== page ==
And yet, he seems to get away with this, in a way that Burnham doesn’t. His low-level duplicity is factored in, and it’s hard to judge him for it because, well, it’s just what he’s like, isn’t it? For a long time, the Tory leadership’s line on London’s last mayor was “Boris is Boris”, meaning, look, we don’t trust him either, but what you gonna do? Well: Sadiq is Sadiq.

Even the names we refer to them by suggest that one of these two guys is viewed very differently from the other. I’ve instinctively slipped into referring to the mayor of London by his first name: he’s always Sadiq, not Khan, just as his predecessors were Boris and Ken. But, despite Eoin Clarke’s brief attempt to promote his 2015 leadership campaign with a twitter feed called “Labour Andy”, Burnham is still Burnham: formal, not familiar. 

I’ve a few theories to explain all this, though I’ve no idea which is correct. For a while I’ve assumed it’s about sincerity. When Sadiq Khan mentions his dad’s bus for the 257th time in a day, he does it with a wink to the audience, making a crack about the fact he won’t stop going on about it. That way, the message gets through to the punters at home who are only half listening, but the bored lobby hacks who’ve heard this routine two dozen times before feel they’re in the joke.

Burnham, it seems to me, lacks this lightness of touch: when he won’t stop banging on about the fact he grew up in the north, it feels uncomfortably like he means it. And to take yourself seriously in politics is sometimes to invite others to make jokes at your expense.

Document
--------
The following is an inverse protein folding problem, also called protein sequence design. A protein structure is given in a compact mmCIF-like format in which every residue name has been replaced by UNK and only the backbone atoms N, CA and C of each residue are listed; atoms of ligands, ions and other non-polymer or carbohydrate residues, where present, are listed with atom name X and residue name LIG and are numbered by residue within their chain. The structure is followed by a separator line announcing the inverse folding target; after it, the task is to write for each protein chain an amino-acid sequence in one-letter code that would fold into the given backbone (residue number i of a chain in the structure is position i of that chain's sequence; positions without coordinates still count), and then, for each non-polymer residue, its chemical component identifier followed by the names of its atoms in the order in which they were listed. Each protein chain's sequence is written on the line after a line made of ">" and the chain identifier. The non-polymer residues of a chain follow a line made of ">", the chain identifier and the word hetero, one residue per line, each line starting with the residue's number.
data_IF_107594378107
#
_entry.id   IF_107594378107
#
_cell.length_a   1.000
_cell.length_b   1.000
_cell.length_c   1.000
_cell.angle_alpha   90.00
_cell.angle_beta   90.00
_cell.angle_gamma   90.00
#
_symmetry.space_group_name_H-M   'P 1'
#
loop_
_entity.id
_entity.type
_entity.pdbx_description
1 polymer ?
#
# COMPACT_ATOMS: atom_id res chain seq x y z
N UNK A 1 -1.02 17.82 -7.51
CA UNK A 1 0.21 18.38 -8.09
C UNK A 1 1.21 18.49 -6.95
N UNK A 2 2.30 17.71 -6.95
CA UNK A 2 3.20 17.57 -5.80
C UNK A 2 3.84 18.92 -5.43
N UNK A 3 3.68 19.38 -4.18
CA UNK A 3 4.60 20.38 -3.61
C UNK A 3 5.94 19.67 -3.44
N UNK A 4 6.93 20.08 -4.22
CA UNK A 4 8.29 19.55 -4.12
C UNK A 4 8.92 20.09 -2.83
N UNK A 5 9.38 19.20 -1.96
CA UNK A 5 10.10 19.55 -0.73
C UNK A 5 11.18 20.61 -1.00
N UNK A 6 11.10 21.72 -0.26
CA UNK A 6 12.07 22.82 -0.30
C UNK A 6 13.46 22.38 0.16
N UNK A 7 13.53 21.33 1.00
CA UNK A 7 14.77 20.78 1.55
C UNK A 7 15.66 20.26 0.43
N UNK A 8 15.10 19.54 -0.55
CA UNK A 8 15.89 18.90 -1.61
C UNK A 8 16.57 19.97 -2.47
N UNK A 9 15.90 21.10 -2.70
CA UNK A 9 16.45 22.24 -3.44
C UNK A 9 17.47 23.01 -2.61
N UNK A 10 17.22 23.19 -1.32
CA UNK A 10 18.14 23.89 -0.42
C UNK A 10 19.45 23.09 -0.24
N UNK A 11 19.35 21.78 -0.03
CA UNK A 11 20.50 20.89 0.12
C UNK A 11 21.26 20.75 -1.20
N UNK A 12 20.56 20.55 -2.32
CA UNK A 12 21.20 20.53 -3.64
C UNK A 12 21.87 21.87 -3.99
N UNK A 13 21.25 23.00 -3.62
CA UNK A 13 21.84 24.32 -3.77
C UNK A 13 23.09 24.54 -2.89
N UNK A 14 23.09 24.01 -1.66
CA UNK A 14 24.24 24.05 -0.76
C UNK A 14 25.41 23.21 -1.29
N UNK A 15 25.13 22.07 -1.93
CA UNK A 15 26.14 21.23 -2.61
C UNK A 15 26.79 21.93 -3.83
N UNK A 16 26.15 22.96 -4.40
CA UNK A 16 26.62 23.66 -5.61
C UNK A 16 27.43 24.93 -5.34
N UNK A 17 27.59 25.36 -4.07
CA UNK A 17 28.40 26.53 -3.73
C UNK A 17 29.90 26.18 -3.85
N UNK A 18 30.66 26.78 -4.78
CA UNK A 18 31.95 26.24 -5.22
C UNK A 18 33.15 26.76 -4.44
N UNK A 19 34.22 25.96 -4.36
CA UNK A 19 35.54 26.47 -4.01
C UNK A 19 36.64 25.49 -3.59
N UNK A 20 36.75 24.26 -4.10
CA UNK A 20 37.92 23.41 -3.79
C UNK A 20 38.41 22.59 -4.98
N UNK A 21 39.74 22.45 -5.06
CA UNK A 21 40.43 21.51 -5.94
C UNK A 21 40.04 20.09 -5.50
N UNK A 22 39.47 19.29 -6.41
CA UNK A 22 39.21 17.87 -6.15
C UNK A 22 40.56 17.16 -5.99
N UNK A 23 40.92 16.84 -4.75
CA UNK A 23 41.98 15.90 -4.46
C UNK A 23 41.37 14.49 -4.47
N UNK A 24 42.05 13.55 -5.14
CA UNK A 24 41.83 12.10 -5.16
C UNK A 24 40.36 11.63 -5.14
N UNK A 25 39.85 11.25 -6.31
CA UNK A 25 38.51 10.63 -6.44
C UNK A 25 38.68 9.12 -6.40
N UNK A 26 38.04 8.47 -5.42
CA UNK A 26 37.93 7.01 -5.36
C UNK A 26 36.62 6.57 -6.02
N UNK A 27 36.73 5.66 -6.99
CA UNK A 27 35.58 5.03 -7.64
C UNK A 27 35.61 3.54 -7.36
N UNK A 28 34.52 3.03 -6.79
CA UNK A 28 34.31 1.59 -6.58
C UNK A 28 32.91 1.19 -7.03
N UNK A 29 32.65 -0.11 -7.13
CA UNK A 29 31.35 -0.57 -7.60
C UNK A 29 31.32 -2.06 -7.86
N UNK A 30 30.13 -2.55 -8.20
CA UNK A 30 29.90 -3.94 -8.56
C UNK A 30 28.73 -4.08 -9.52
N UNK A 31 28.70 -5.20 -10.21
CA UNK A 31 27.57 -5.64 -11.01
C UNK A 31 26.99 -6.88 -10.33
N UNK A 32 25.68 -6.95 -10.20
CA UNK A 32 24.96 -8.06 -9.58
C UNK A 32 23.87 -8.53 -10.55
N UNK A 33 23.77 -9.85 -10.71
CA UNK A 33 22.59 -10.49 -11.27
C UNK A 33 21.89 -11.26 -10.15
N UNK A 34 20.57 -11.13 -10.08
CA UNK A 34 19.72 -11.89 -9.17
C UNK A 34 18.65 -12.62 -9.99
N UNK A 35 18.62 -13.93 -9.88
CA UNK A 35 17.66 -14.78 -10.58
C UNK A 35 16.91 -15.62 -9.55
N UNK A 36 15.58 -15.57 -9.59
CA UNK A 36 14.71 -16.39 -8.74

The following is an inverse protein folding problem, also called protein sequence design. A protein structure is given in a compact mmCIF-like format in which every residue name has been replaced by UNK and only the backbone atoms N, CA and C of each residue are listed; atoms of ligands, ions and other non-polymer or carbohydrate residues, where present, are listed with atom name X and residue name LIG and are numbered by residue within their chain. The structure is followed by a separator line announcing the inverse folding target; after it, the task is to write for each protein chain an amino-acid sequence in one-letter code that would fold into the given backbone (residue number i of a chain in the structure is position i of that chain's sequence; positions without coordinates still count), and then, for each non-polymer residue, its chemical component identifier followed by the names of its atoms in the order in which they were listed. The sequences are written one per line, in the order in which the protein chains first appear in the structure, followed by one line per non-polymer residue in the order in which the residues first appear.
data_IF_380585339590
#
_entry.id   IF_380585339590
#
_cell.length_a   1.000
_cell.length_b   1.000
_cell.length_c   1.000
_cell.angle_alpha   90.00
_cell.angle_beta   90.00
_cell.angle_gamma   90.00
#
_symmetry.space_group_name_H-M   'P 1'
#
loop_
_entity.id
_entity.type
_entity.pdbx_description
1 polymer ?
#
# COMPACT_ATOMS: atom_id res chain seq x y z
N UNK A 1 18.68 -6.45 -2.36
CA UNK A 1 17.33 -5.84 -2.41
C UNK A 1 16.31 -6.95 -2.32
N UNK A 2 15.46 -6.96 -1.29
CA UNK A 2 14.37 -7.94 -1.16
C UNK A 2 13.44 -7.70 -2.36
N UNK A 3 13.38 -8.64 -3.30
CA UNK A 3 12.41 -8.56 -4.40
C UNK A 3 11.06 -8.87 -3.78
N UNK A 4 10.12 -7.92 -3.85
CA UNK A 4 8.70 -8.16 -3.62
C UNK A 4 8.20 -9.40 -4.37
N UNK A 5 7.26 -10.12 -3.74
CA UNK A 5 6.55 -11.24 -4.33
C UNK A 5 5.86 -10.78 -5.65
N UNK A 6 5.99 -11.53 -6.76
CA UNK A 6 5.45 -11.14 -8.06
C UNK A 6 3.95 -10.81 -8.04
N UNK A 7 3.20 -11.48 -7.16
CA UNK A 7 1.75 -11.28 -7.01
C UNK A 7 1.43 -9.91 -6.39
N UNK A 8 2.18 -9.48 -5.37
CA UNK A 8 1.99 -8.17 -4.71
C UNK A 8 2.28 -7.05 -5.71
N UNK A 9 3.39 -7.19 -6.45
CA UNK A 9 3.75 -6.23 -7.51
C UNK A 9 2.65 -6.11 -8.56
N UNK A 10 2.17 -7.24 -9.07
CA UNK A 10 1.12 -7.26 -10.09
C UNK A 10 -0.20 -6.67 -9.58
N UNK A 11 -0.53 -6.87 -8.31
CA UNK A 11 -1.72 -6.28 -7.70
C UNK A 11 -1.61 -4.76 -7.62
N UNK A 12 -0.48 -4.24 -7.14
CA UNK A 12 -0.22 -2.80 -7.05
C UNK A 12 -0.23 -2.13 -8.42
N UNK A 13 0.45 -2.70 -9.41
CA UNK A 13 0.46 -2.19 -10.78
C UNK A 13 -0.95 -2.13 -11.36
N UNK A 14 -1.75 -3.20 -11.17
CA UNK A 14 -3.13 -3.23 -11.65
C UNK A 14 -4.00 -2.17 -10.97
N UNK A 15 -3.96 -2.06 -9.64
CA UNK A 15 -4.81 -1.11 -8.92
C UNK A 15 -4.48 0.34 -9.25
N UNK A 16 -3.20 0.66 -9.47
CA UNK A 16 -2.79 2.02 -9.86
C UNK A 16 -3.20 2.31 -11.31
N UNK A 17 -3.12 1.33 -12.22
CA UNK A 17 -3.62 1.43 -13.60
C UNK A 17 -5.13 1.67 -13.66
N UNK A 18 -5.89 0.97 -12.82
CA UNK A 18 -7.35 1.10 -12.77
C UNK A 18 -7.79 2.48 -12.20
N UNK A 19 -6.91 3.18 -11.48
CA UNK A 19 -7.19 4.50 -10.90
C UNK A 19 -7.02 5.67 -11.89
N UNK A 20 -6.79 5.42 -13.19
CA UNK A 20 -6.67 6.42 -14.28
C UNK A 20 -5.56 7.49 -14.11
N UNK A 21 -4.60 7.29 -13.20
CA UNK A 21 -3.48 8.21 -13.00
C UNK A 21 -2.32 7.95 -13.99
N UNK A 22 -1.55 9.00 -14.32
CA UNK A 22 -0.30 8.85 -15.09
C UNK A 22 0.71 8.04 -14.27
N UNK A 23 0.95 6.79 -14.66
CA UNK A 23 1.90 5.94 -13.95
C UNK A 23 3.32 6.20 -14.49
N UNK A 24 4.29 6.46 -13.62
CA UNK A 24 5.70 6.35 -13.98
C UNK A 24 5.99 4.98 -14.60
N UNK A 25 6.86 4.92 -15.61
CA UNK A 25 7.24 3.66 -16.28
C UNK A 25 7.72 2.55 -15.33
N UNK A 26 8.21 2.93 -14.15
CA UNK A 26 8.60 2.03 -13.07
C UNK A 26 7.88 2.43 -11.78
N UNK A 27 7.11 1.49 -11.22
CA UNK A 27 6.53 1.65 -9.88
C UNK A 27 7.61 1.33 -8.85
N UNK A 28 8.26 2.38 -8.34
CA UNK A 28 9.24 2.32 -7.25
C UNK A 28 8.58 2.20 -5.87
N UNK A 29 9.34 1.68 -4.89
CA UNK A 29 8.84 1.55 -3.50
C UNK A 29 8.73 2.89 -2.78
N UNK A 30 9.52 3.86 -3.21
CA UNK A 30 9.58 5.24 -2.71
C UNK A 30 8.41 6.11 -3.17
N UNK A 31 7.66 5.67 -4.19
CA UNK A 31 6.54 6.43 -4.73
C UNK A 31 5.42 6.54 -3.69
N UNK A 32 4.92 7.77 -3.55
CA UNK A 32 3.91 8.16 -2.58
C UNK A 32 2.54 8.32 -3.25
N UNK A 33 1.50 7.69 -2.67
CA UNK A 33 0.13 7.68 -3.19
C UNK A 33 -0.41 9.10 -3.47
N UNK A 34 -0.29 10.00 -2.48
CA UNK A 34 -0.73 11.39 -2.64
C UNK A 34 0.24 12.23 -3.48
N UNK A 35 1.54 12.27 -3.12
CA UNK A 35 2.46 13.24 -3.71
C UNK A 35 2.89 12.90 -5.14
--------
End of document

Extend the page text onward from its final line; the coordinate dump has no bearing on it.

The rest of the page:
Then again, perhaps the problem is that Burnham isn’t quite sincere enough. Sadiq Khan genuinely is the son of a bus-driving immigrant: he may keep going on about it, but it is at least true. Burnham’s “just a northern lad” narrative is true, too, but excludes some crucial facts: that he went to Cambridge, and was working in Parliament aged 24. Perhaps that shouldn’t change how we interpret his story; but I fear, nonetheless, it does.

Maybe that’s not it, though: maybe I’m just another London media snob. Because Burnham did grow up at the disadvantaged end of the country, a region where, for too many people, chasing opportunities means leaving. The idea London is a city where the son of a bus driver can become mayor flatters our metropolitan self-image; the idea that a northerner who wants to build a career in politics has to head south at the earliest opportunity does the opposite. 

So if we roll our eyes when Burnham talks about the north, perhaps that reflects badly on us, not him: the opposite of northern chippiness is southern snobbery.

There’s one last possibility for why we may rate Sadiq Khan more highly than Andy Burnham: Sadiq Khan won. We can titter a little at the jokes and the fibs but he is, nonetheless, mayor of London. Andy Burnham is just the bloke who lost two Labour leadership campaigns.

At least – for now. In six weeks time, he’s highly likely to the first mayor of Greater Manchester. Slipperiness is not the worst quality in a mayor; and so much of the job will be about banging the drum for the city, and the region, that Burnham’s tendency to wear his northernness on his sleeve will be a positive boon.

Sadiq Khan’s stature has grown because the fact he became London’s mayor seems to say something, about the kind of city London is and the kind we want it to be. Perhaps, after May, Andy Burnham can do the same for the north – and the north can do the same for Andy Burnham.

Jonn Elledge edits the New Statesman's sister site CityMetric, and writes for the NS about subjects including politics, history and Daniel Hannan. You can find him on Twitter or Facebook.